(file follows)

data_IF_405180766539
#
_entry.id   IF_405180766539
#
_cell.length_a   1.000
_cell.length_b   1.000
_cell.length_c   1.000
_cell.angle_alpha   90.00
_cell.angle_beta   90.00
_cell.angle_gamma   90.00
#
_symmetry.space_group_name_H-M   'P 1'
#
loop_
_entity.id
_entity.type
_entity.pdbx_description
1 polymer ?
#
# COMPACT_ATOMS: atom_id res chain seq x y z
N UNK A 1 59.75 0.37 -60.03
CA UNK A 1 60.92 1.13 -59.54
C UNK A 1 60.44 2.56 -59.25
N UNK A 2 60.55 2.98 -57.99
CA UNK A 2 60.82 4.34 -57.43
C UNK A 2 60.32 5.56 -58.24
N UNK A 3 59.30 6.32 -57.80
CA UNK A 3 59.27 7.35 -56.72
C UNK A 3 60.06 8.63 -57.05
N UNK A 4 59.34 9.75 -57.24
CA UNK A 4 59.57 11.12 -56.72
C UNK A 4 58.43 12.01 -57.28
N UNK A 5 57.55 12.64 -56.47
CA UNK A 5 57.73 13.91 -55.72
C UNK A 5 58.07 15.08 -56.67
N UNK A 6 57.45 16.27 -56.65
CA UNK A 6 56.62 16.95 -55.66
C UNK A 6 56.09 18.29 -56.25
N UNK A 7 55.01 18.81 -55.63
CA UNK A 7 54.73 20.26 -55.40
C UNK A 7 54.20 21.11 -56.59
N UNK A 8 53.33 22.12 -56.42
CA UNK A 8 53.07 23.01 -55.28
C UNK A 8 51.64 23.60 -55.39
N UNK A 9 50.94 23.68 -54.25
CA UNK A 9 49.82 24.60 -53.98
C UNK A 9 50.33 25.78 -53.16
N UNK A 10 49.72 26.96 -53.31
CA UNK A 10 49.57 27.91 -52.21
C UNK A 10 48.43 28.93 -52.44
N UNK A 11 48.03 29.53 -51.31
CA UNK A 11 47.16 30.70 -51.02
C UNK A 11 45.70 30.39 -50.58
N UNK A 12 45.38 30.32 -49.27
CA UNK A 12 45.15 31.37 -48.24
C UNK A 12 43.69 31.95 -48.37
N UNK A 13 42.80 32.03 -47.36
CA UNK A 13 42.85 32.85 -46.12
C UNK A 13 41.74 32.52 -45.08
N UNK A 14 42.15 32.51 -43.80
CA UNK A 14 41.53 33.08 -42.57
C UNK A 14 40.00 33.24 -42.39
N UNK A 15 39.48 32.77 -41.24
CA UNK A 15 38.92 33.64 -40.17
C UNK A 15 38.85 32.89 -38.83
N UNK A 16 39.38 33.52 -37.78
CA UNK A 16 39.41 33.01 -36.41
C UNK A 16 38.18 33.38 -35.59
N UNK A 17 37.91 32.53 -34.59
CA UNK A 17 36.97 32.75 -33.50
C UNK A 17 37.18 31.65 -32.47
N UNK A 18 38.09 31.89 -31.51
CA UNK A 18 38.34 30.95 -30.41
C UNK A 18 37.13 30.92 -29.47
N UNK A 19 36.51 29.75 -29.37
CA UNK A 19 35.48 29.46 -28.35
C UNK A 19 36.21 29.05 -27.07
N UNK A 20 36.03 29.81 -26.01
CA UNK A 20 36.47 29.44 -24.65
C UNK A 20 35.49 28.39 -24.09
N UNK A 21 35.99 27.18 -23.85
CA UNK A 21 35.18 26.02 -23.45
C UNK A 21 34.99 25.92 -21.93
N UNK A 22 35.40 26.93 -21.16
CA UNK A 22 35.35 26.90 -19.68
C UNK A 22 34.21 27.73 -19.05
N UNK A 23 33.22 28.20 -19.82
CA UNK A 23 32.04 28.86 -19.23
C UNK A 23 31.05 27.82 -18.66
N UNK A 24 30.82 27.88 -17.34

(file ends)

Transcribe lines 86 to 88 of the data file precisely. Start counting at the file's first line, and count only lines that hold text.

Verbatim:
C UNK A 22 34.21 27.73 -19.05
N UNK A 23 33.22 28.20 -19.82
CA UNK A 23 32.04 28.86 -19.23